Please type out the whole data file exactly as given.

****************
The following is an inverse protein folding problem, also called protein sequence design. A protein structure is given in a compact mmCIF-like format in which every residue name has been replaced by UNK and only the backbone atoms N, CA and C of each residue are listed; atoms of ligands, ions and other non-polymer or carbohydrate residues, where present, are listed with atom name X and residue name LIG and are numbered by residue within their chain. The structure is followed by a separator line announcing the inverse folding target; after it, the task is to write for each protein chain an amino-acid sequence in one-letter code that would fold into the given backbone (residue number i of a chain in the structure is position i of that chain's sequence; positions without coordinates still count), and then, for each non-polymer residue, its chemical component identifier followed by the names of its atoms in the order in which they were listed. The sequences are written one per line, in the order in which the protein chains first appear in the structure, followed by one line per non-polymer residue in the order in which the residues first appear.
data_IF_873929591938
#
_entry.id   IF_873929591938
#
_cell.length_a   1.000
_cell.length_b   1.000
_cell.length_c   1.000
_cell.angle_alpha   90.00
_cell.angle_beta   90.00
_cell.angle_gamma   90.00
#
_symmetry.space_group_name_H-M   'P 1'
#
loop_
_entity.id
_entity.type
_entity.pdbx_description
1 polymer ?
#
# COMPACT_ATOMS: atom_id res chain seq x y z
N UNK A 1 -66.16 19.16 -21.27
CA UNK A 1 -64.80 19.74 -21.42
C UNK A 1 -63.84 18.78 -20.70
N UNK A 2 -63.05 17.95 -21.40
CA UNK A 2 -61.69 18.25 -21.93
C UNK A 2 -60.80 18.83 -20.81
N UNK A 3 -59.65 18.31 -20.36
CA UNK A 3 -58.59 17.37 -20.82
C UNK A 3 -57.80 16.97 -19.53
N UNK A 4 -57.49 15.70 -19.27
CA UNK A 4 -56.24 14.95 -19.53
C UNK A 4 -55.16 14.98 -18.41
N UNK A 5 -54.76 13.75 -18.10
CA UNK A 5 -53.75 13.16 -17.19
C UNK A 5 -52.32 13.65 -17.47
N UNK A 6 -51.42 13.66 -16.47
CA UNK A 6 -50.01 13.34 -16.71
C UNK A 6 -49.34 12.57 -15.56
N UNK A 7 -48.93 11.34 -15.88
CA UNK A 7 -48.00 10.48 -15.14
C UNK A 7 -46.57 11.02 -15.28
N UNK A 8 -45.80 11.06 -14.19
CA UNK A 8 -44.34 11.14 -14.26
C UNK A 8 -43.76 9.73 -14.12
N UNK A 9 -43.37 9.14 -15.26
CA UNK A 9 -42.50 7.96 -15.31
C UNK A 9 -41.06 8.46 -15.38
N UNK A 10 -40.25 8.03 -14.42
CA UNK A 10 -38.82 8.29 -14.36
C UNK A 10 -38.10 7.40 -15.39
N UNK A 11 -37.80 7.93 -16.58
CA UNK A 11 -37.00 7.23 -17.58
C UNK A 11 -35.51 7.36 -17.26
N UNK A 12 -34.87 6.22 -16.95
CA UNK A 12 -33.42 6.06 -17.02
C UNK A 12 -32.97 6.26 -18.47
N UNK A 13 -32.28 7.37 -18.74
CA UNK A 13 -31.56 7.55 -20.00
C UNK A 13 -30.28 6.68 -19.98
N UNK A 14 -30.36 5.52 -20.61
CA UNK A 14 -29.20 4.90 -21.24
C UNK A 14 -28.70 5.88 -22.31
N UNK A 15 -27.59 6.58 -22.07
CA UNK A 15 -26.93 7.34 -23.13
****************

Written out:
The following is an inverse protein folding problem, also called protein sequence design. A protein structure is given in a compact mmCIF-like format in which every residue name has been replaced by UNK and only the backbone atoms N, CA and C of each residue are listed; atoms of ligands, ions and other non-polymer or carbohydrate residues, where present, are listed with atom name X and residue name LIG and are numbered by residue within their chain. The structure is followed by a separator line announcing the inverse folding target; after it, the task is to write for each protein chain an amino-acid sequence in one-letter code that would fold into the given backbone (residue number i of a chain in the structure is position i of that chain's sequence; positions without coordinates still count), and then, for each non-polymer residue, its chemical component identifier followed by the names of its atoms in the order in which they were listed. The sequences are written one per line, in the order in which the protein chains first appear in the structure, followed by one line per non-polymer residue in the order in which the residues first appear.
data_IF_873929591938
#
_entry.id   IF_873929591938
#
_cell.length_a   1.000
_cell.length_b   1.000
_cell.length_c   1.000
_cell.angle_alpha   90.00
_cell.angle_beta   90.00
_cell.angle_gamma   90.00
#
_symmetry.space_group_name_H-M   'P 1'
#
loop_
_entity.id
_entity.type
_entity.pdbx_description
1 polymer ?
#
# COMPACT_ATOMS: atom_id res chain seq x y z
N UNK A 1 -66.16 19.16 -21.27
CA UNK A 1 -64.80 19.74 -21.42
C UNK A 1 -63.84 18.78 -20.70
N UNK A 2 -63.05 17.95 -21.40
CA UNK A 2 -61.69 18.25 -21.93
C UNK A 2 -60.80 18.83 -20.81
N UNK A 3 -59.65 18.31 -20.36
CA UNK A 3 -58.59 17.37 -20.82
C UNK A 3 -57.80 16.97 -19.53
N UNK A 4 -57.49 15.70 -19.27
CA UNK A 4 -56.24 14.95 -19.53
C UNK A 4 -55.16 14.98 -18.41
N UNK A 5 -54.76 13.75 -18.10
CA UNK A 5 -53.75 13.16 -17.19
C UNK A 5 -52.32 13.65 -17.47
N UNK A 6 -51.42 13.66 -16.47
CA UNK A 6 -50.01 13.34 -16.71
C UNK A 6 -49.34 12.57 -15.56
N UNK A 7 -48.93 11.34 -15.88
CA UNK A 7 -48.00 10.48 -15.14
C UNK A 7 -46.57 11.02 -15.28
N UNK A 8 -45.80 11.06 -14.19
CA UNK A 8 -44.34 11.14 -14.26
C UNK A 8 -43.76 9.73 -14.12
N UNK A 9 -43.37 9.14 -15.26
CA UNK A 9 -42.50 7.96 -15.31
C UNK A 9 -41.06 8.46 -15.38
N UNK A 10 -40.25 8.03 -14.42
CA UNK A 10 -38.82 8.29 -14.36
C UNK A 10 -38.10 7.40 -15.39
N UNK A 11 -37.80 7.93 -16.58
CA UNK A 11 -37.00 7.23 -17.58
C UNK A 11 -35.51 7.36 -17.26
N UNK A 12 -34.87 6.22 -16.95
CA UNK A 12 -33.42 6.06 -17.02
C UNK A 12 -32.97 6.26 -18.47
N UNK A 13 -32.28 7.37 -18.74
CA UNK A 13 -31.56 7.55 -20.00
C UNK A 13 -30.28 6.68 -19.98
N UNK A 14 -30.36 5.52 -20.61
CA UNK A 14 -29.20 4.90 -21.24
C UNK A 14 -28.70 5.88 -22.31
N UNK A 15 -27.59 6.58 -22.07
CA UNK A 15 -26.93 7.34 -23.13